Home > Member Spotlights > International School Community Member Spotlight #15: Tara Moore (An international teacher currently working at Colegio Granadino)

International School Community Member Spotlight #15: Tara Moore (An international teacher currently working at Colegio Granadino)

Every 1-2 months International School Community will highlight one of our members in our Member Spotlight feature.  This month we interviewed Tara Moore:

Tell us about your background.  Where are you from?

My name is Tara Moore.  I was born and raised in Halifax, Nova Scotia Canada and for the last eleven years I lived in Ajax, Ontario Canada.

How did you get started in the international teaching community?

I graduated from Teacher’s College in 1995 in Halifax, Nova Scotia and there were no jobs for new teachers.  I had already volunteered overseas at the Baha’i World Centre in Israel for 18 months and spent 6 months volunteering in East Africa and the Baltics so I thought that International teaching made perfect sense.  I subscribed to The International Educator (TIE) and applied to several positions.  Within 3 – 4 months The American School of Guatemala hired me.

Which international schools have you worked at?  Please share some aspects of the schools that made them unique and fun places in which to work.

I have worked at The American School of Guatemala and Colegio Granadino.  The American School of Guatemala was quite large and as I was teaching high school the students were fully bilingual.  The English classes only had fifteen students so I found that it was much easier to give the students one on one attention and really get to know them.

At Colegio Granadino the staff and students are very laid back. The students are really helpful and love to give advice as to which hairdresser I should go to and where I should do my shopping.  It is really easy to develop a relationship with the students, which is what they want as Colombia is very family/friend-centric.

Describe your latest cultural encounter in your current placement, one that put a smile on your face.

One of the things that amuses me in Manizales is how inquisitive people are here.  I am very fair and my four year old daughter is biracial with brown hair and skin.  When we are out together people stop me to ask if she is Colombian, where I adopted her and how long I have had her.  I find it funny because these are questions that people in Canada would think but certainly would not ask.  Also, people here are amazed that she can speak two languages as there are very few English speakers here and almost no young children who can speak English.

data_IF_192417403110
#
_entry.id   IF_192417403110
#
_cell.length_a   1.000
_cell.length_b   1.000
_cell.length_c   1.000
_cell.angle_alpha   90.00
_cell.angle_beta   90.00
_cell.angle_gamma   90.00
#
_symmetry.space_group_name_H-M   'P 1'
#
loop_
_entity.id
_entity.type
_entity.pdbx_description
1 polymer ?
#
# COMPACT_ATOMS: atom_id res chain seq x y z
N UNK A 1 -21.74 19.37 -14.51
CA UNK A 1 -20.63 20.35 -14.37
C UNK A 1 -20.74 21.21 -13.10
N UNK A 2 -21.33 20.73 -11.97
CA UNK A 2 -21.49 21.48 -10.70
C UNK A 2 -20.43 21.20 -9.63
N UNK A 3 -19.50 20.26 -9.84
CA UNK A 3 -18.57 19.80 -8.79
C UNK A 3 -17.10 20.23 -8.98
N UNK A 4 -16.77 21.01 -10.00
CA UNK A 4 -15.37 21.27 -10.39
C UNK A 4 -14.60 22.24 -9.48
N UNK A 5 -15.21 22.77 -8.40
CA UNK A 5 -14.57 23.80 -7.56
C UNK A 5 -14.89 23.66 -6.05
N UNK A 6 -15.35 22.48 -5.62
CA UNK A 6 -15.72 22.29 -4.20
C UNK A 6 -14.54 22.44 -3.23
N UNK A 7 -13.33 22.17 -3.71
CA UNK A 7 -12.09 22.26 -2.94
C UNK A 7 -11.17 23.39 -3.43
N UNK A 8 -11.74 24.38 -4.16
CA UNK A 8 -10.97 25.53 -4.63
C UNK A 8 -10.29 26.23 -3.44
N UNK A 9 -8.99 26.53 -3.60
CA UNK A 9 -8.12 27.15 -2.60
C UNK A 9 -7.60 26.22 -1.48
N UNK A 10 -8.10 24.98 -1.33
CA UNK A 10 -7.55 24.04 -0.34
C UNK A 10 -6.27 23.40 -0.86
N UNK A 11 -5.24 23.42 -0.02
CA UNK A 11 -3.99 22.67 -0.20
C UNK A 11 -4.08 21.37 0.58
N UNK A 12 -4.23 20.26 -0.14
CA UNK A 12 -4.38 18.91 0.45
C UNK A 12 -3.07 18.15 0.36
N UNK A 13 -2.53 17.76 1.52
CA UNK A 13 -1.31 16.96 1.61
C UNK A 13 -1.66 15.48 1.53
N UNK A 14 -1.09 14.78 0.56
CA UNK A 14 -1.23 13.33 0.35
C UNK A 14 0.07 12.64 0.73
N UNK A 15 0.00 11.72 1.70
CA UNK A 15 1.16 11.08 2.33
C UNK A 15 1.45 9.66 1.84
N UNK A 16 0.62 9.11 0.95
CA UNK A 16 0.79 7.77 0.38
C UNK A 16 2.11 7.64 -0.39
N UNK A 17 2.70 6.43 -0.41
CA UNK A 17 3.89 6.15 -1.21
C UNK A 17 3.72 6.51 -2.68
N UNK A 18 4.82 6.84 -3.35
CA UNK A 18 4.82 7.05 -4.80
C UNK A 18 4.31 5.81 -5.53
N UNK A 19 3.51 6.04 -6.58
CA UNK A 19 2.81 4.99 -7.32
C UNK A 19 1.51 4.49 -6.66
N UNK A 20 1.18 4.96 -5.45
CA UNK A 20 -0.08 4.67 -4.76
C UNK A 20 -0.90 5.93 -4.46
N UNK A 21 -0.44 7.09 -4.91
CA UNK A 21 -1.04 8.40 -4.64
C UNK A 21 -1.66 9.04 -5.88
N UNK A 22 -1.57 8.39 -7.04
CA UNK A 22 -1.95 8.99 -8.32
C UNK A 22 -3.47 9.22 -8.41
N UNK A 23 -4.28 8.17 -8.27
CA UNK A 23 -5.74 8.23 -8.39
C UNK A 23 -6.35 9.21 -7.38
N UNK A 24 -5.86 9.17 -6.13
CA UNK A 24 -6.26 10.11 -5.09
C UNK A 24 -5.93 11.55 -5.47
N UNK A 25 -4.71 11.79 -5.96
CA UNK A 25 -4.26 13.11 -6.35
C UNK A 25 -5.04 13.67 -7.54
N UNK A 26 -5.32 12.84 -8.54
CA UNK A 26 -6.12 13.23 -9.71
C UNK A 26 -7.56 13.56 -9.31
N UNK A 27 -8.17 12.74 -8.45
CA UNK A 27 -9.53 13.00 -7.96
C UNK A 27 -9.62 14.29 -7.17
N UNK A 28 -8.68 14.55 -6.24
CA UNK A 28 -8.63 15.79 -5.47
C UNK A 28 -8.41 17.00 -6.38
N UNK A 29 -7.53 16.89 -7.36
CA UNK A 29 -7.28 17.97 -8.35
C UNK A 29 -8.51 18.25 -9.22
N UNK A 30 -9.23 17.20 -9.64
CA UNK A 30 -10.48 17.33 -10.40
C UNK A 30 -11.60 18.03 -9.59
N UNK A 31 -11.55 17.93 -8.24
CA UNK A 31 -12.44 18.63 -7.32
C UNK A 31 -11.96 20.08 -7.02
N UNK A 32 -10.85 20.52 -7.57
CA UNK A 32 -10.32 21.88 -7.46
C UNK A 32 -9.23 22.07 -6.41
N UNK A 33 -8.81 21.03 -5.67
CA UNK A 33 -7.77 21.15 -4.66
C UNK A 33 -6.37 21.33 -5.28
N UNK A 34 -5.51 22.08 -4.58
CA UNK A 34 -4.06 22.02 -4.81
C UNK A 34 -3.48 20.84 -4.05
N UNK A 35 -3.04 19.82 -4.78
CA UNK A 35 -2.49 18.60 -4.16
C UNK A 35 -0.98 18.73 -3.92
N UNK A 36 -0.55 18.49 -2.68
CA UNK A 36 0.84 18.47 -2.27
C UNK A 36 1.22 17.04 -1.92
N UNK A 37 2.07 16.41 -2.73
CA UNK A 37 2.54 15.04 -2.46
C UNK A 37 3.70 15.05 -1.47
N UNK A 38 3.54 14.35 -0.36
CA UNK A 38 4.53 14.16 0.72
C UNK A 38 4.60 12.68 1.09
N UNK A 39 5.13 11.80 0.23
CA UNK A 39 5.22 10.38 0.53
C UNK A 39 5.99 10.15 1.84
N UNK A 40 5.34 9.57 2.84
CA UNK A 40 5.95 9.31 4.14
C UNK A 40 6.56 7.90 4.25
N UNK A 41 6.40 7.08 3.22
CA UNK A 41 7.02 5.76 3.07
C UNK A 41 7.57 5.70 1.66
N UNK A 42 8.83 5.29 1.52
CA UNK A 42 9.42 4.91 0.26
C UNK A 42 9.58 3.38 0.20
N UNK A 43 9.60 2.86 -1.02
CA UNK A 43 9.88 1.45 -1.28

What are some important things that you look for when you are searching for a new position at an international school?

I look for a smaller school in a smaller city.  I do not enjoy huge cities and quality of life outside of school is just as important as within.  I also want to know the average stay of the expat teachers because if there is too much turn over, for me that is a warning sign.

In exactly 5 words, how would you describe the international school teaching experience?

Challenging, enriching, frustrating, reflective, confirming

Thanks Tara!  If you are a member of International School Community and would like to be our next member spotlight, contact us here.  If we choose to highlight you, you will get a coupon code to receive 6 months free of premium access to our website!

Want to teach at an international school in Colombia like Tara?  Currently, we have 15 international schools listed in Colombia on International School Community.  Many of the international schools there have had comments and information submitted about them on our website:

Colegio Anglo Colombiano (8 Comments)
Colegio Granadino Manizales (22 Comments)
Colegio Nueva Granada (14 Comments)
Colegio Panamericano (23 Comments)
Columbus School Medellin (17 Comments)
Colegio Karl C. Parrish (17 Comments)
Colegio Albania (19 Comments)
Fundacion Liceo Ingles, Pereira (21 Comments)

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  1. 25 August, 2012 at 6:40 am

    International Schools readily falls on the example of unity in diversity. With students coming from different backgrounds and cultures, they get an opportunity to interact and learn about various cultures. In addition to it, the multicultural backgrounds of the teachers also comes as a learning experience as teachers are much more than just mentors for the students.

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